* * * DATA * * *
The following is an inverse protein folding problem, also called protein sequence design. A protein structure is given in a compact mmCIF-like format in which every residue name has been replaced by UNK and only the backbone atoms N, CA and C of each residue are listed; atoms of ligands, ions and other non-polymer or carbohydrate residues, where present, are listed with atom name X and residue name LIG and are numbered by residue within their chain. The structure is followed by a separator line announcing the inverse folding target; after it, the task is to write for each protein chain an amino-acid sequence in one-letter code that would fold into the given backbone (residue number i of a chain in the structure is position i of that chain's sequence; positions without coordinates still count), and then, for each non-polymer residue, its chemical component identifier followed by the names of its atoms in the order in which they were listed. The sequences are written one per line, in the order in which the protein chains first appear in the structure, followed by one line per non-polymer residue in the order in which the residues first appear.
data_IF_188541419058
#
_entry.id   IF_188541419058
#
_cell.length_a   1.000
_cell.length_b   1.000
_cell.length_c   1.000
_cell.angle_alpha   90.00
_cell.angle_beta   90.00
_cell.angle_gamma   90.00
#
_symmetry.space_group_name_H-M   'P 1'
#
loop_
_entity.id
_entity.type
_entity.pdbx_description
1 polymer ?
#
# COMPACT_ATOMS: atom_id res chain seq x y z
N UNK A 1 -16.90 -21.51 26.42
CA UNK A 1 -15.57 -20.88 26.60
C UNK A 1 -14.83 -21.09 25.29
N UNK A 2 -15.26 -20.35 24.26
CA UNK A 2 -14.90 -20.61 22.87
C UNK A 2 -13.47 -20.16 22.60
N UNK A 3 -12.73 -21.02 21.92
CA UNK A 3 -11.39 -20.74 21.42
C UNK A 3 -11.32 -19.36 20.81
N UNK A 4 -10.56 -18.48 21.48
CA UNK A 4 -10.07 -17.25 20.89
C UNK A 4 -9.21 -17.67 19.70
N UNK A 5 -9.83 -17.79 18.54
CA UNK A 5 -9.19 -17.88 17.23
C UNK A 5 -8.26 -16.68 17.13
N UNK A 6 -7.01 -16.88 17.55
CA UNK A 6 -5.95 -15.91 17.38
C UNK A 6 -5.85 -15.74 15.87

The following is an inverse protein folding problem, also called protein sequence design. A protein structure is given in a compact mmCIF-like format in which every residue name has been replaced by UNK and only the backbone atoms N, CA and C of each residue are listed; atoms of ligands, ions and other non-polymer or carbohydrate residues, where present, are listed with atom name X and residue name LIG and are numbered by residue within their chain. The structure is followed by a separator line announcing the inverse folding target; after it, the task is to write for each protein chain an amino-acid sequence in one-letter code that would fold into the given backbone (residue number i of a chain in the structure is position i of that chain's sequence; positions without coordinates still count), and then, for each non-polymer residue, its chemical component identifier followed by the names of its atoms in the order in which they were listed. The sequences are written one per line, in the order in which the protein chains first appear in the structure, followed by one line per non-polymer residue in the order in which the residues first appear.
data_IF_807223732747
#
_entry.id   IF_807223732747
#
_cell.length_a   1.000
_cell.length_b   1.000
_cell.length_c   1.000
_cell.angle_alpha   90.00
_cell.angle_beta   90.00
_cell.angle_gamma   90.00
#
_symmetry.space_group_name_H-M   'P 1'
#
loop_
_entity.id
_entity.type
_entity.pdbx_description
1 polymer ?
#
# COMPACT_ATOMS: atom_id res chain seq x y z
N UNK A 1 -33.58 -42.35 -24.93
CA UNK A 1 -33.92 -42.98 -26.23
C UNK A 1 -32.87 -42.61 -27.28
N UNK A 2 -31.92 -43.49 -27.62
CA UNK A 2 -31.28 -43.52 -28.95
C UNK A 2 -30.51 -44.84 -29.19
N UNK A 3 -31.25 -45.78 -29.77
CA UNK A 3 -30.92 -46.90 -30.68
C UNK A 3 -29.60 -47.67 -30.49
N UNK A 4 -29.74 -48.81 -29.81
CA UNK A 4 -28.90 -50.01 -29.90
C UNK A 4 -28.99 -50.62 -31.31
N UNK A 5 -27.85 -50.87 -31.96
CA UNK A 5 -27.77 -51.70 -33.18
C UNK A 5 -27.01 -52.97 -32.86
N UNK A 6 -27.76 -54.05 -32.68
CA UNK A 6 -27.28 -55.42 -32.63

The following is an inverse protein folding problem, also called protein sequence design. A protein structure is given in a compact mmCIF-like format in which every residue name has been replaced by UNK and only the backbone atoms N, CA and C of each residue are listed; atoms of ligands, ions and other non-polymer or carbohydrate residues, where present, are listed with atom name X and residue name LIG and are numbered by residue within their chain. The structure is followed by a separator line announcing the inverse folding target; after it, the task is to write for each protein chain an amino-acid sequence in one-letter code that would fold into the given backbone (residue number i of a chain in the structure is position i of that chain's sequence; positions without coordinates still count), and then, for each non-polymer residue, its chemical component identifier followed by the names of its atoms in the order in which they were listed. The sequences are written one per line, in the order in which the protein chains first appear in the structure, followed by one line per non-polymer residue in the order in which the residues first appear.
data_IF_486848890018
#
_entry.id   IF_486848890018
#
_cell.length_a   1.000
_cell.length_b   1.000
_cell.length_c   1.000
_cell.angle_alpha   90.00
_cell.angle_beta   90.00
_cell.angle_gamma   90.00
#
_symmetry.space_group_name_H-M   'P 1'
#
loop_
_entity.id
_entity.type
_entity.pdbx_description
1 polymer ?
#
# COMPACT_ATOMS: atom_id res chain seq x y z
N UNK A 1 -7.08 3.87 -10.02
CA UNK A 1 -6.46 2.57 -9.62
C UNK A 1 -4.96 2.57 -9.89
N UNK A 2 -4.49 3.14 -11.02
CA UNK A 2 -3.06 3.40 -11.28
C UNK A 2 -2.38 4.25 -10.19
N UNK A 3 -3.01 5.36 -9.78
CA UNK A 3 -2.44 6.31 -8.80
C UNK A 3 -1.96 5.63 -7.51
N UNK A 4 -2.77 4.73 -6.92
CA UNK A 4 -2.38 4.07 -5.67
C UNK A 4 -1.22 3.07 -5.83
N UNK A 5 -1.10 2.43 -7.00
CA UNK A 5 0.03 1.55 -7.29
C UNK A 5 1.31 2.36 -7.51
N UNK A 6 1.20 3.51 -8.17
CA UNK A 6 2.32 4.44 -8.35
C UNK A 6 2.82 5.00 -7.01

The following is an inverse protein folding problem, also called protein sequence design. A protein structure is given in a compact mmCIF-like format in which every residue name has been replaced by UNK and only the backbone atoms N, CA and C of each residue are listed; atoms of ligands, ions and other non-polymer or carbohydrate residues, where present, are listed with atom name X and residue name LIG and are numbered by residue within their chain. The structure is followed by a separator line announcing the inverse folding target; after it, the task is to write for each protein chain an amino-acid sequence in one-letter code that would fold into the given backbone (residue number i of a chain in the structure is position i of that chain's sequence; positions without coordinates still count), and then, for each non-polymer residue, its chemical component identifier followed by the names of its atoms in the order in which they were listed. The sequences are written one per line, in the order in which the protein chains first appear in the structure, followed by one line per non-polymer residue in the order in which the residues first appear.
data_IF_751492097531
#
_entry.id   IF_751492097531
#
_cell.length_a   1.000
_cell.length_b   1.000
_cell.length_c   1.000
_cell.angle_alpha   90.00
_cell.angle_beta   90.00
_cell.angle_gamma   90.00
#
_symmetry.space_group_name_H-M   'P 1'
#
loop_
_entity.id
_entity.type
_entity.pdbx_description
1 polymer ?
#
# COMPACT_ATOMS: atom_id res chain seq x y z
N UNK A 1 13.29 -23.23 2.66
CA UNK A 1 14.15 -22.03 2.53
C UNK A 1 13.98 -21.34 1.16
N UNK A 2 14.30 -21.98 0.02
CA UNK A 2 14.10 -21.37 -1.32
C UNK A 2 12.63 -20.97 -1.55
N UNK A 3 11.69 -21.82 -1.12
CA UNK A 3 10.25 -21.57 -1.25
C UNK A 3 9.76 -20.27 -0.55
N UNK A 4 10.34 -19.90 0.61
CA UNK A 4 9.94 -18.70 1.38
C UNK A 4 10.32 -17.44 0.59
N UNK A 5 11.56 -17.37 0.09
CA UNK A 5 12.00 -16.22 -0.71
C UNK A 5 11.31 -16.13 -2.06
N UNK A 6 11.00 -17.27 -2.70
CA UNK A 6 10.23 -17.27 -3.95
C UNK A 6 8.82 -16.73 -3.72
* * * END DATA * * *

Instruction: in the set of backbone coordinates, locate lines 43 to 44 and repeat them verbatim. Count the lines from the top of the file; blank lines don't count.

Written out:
_entry.id   IF_807223732747
#